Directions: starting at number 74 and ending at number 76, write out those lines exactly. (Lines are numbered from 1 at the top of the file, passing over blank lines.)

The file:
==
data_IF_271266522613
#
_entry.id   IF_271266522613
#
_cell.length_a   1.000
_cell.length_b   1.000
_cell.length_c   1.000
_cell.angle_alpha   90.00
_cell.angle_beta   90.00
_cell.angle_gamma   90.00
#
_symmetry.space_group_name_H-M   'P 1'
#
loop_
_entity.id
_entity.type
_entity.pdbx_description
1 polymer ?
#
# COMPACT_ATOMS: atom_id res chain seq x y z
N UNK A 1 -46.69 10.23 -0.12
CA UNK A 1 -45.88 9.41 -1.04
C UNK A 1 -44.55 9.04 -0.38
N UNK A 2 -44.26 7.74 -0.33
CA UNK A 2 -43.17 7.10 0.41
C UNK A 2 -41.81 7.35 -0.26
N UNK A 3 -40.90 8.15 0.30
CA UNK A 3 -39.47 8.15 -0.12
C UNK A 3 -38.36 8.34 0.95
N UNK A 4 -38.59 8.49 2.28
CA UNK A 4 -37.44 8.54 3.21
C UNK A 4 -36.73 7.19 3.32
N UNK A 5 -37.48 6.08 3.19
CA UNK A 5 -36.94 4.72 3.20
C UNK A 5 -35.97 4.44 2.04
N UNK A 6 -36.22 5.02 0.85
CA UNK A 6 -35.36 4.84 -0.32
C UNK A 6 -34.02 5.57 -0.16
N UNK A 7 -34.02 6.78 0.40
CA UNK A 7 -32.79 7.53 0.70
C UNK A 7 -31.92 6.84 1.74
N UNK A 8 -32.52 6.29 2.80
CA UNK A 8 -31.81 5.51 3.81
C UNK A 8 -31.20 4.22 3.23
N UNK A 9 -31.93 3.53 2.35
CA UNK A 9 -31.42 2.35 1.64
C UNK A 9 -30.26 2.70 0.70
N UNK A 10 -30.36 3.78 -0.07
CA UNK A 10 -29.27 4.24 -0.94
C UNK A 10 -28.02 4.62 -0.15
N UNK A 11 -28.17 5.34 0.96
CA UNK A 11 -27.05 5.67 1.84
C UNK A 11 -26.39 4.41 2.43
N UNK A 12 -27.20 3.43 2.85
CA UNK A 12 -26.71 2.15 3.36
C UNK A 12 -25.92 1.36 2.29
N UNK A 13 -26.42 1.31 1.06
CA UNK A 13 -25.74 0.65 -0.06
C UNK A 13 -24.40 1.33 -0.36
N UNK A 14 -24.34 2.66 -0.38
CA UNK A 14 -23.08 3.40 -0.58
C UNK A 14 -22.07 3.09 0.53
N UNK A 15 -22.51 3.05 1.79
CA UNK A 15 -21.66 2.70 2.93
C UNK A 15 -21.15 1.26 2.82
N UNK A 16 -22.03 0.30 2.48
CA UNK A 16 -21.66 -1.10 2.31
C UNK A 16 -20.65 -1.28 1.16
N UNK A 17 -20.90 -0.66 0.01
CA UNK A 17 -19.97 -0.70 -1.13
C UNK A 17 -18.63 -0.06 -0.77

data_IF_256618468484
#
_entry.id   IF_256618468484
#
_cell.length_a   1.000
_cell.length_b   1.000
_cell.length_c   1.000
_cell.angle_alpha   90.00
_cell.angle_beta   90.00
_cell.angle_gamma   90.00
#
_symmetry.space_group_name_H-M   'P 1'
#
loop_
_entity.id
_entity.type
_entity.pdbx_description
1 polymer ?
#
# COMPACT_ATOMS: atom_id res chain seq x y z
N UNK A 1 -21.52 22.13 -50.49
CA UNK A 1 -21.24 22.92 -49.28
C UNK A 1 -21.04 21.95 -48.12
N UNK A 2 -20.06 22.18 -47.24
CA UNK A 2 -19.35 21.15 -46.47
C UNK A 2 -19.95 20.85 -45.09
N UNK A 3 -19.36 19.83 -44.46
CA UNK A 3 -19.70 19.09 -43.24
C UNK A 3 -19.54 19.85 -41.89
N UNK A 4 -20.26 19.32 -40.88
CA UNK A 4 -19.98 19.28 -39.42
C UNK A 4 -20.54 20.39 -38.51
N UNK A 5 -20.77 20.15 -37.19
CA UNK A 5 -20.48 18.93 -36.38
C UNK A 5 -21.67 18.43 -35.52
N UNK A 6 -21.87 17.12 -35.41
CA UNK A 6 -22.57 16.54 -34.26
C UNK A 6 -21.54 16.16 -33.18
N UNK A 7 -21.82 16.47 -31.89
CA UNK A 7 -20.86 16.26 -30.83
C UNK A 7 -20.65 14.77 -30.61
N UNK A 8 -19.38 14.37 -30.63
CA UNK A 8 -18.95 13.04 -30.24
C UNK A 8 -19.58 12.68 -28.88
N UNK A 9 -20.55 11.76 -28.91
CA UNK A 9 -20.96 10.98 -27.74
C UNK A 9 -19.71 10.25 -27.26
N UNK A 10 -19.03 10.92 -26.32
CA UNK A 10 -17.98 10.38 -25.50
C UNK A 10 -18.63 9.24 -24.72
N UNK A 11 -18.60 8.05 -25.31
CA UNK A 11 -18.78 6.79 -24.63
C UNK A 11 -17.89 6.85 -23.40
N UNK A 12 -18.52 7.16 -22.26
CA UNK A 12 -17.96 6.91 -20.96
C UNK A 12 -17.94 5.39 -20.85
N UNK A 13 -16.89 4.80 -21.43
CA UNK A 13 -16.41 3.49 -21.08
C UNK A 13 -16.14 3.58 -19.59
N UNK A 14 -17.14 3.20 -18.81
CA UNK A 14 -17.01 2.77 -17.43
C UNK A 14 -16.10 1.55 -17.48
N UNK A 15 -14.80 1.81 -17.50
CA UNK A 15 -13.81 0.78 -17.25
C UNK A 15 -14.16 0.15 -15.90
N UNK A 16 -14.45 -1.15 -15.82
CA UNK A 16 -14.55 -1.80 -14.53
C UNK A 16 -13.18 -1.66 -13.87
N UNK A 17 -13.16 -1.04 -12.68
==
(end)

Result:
_entry.id   IF_256618468484
#
_cell.length_a   1.000